Archive for December, 2010

2011: Housing, Jobs, Stocks, Commodities, and Dollar

Friday, December 31st, 2010

As the global economy shows continued signs of a sustainable economic recovery, there are two notable areas lagging behind; employment and housing in the United States. Continued trends in these areas could lead to renewed weakness in the U.S. dollar, which in turn could help boost stock and commodity prices. From a December 26th Bloomberg article:

A wave of foreclosures waiting to reach the market means home prices will remain under pressure in 2011, representing a risk to household finances. Rising equity values and an improving job market will probably help offset the damage, ensuring that confidence and spending continue to climb. “The inventory overhang is so big, with foreclosures looming, it’ll take five years to absorb the supply,” said Paul Ballew, chief economist at Nationwide Mutual Insurance Co. in Columbus, Ohio. “The consumer is feeling better although there is still a high level of caution and anxiety.”

According to a December 29th NPR article:

Mark Zandi, chief economist at Moody’s Analytics, says in 2010 the labor market was running hard, but going nowhere. The economy needs to generate about 150,000 jobs a month, Zandi says, just to keep up with population growth and people re-entering the workforce. It didn’t do that in 2010. “It wasn’t negative. We weren’t hemorrhaging jobs,” he says. “But in the context of 10 percent unemployment, standing still isn’t all that great.”

In general, a weak U.S. dollar is favorable to stocks and commodities, with the benefit of the doubt going to stocks in emerging Asian countries since their debt burdens are small relative to developed nations. The short-term outlook for the U.S. dollar is somewhat mixed presently with the bulls having the upper hand over the last seven weeks. Recent action in the U.S. dollar, aided by growing concerns about ongoing weakness in housing, has left the door ajar for the dollar bears. The dollar is also under assault from the Fed’s quantitative easing program (a.k.a. money printing).

On December 17th, we noted the dollar had recently completed two of the three steps usually associated with a change in trend. As shown in the chart below, the dollar has been unable, thus far, to complete the third step, which is to close above 81.19. Recently, the dollar has made a lower high, which leans bearish (compare point A to point B). The Rate of Change (ROC – see bottom) indicator also tells us the recent push higher was lacking conviction from buyers (compare A1 to A2 below). As of the close on December 30th, nothing was settled from a very short-term perspective.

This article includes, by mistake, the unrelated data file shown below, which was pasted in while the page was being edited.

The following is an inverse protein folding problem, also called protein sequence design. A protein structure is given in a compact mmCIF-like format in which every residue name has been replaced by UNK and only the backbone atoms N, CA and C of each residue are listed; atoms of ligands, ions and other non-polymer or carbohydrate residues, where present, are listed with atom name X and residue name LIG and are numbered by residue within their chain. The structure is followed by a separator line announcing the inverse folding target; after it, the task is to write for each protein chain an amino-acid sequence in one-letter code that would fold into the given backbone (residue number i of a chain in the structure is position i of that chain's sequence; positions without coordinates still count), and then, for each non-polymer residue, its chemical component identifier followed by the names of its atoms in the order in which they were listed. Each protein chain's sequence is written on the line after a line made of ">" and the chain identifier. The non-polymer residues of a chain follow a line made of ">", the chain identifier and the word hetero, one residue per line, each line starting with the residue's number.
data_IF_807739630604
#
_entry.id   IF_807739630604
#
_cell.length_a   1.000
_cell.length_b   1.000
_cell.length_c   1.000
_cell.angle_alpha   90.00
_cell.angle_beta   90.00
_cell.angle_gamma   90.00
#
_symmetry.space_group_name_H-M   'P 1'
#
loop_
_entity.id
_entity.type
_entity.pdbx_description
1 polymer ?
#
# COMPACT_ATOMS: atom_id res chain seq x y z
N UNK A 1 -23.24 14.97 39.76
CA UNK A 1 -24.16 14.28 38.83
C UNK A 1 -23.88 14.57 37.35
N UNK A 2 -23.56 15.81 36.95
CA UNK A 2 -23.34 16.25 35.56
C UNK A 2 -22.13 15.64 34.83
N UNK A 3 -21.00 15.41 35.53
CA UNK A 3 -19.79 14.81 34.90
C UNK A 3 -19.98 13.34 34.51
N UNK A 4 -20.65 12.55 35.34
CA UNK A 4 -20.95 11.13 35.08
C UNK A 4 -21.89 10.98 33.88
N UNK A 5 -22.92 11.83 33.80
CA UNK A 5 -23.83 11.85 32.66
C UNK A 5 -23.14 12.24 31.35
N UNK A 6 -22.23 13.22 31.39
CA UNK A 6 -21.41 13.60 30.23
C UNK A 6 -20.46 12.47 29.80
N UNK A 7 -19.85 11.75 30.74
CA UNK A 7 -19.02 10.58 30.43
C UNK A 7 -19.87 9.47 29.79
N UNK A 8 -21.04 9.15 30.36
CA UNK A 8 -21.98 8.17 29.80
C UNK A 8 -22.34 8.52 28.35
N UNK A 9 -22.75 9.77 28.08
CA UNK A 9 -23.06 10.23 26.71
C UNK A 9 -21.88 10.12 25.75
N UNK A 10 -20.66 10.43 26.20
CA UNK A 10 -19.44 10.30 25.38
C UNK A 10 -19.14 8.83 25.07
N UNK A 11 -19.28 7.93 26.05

U.S. Dollar Index - technical analysis blog

For now, the dollar sits in a technical no man’s-land from a short-term perspective. A close below 79.29 would increase the odds of a resumption of the greenback’s longer-term downtrend. Should the bears regain control of the dollar, it would continue to favor commodities such as copper (JJC), silver (SLV), oil (USO), and agriculture (DBA). Significant weakness in the dollar may be followed by a resumption of leadership by emerging market stocks (EEM) relative to U.S. stocks (SPY).

With a six-to-twelve month time horizon, favored sectors for 2011 include energy (XLE) and materials (XLB). Strength in these sectors tends to be associated with periods of weakness in the U.S. dollar. From a bullish perspective, we could see strength in energy and materials, coupled with strength in the dollar, if U.S. growth, housing, and/or employment surprise on the upside, but that may be an ambitious scenario. Our 2011 outlook for stocks does not rule out better than expected economic outcomes in the first of 2011, based on recent technical deveopments.

We will continue to monitor the U.S. housing and labor markets along with relative moves in global currencies. Markets have a lot of moving parts; keeping an open mind, paying attention, and remaining very flexible are sound practices for all investors.

Update: 2011 Outlook for Commodities Remains Positive

Thursday, December 30th, 2010

Given a basket of commodities, as measured by the CRB Index, is up a healthy 9.72% this month, it may be a good time to revisit the longer-term outlook. While the daily chart of the CRB is showing some signs of short-term fatigue, the outlook for the next three-to-six months still appears to be encouraging.

On December 8th, with the CRB Index trading at 315.62, we published the following chart and comments in Outlook for Commodities Remains Positive:

BEFORE: As of December 7th

CRB Index as of Dec 7, 2010

If we think of the above chart as the “BEFORE” chart, the chart below is an updated version showing the CRB’s progress since the chart above was published on December 7, 2010.

CRB Index as of Dec 29, 2010